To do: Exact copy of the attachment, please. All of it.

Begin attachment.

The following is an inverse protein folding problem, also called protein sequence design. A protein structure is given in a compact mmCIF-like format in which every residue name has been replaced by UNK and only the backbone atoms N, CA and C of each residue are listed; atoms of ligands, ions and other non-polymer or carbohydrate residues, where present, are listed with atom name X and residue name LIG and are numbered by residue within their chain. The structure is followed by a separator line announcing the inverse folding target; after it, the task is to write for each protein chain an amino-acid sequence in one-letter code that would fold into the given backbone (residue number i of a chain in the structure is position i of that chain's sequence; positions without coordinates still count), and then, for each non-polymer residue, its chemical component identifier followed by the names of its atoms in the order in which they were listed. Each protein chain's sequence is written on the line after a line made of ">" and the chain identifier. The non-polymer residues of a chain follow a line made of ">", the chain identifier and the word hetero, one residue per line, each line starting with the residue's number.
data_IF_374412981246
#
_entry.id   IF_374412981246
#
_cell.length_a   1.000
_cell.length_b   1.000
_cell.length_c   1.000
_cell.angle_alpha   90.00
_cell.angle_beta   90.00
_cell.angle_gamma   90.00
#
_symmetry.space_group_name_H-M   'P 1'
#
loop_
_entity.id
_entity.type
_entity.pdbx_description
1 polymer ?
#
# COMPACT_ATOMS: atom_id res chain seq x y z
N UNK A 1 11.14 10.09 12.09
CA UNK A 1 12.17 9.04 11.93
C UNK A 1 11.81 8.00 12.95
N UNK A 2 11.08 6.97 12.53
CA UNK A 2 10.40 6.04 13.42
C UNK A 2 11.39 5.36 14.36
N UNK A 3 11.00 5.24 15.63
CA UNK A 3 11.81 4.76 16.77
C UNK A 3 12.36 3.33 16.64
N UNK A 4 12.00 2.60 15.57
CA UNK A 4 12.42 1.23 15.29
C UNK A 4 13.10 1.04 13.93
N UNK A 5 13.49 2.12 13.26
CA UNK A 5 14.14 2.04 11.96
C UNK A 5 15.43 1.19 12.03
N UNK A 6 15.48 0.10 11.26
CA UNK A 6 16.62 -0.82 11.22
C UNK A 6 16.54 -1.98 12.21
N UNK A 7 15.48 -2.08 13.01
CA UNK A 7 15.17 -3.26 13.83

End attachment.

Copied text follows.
The following is an inverse protein folding problem, also called protein sequence design. A protein structure is given in a compact mmCIF-like format in which every residue name has been replaced by UNK and only the backbone atoms N, CA and C of each residue are listed; atoms of ligands, ions and other non-polymer or carbohydrate residues, where present, are listed with atom name X and residue name LIG and are numbered by residue within their chain. The structure is followed by a separator line announcing the inverse folding target; after it, the task is to write for each protein chain an amino-acid sequence in one-letter code that would fold into the given backbone (residue number i of a chain in the structure is position i of that chain's sequence; positions without coordinates still count), and then, for each non-polymer residue, its chemical component identifier followed by the names of its atoms in the order in which they were listed. Each protein chain's sequence is written on the line after a line made of ">" and the chain identifier. The non-polymer residues of a chain follow a line made of ">", the chain identifier and the word hetero, one residue per line, each line starting with the residue's number.
data_IF_374412981246
#
_entry.id   IF_374412981246
#
_cell.length_a   1.000
_cell.length_b   1.000
_cell.length_c   1.000
_cell.angle_alpha   90.00
_cell.angle_beta   90.00
_cell.angle_gamma   90.00
#
_symmetry.space_group_name_H-M   'P 1'
#
loop_
_entity.id
_entity.type
_entity.pdbx_description
1 polymer ?
#
# COMPACT_ATOMS: atom_id res chain seq x y z
N UNK A 1 11.14 10.09 12.09
CA UNK A 1 12.17 9.04 11.93
C UNK A 1 11.81 8.00 12.95
N UNK A 2 11.08 6.97 12.53
CA UNK A 2 10.40 6.04 13.42
C UNK A 2 11.39 5.36 14.36
N UNK A 3 11.00 5.24 15.63
CA UNK A 3 11.81 4.76 16.77
C UNK A 3 12.36 3.33 16.64
N UNK A 4 12.00 2.60 15.57
CA UNK A 4 12.42 1.23 15.29
C UNK A 4 13.10 1.04 13.93
N UNK A 5 13.49 2.12 13.26
CA UNK A 5 14.14 2.04 11.96
C UNK A 5 15.43 1.19 12.03
N UNK A 6 15.48 0.10 11.26
CA UNK A 6 16.62 -0.82 11.22
C UNK A 6 16.54 -1.98 12.21
N UNK A 7 15.48 -2.08 13.01
CA UNK A 7 15.17 -3.26 13.83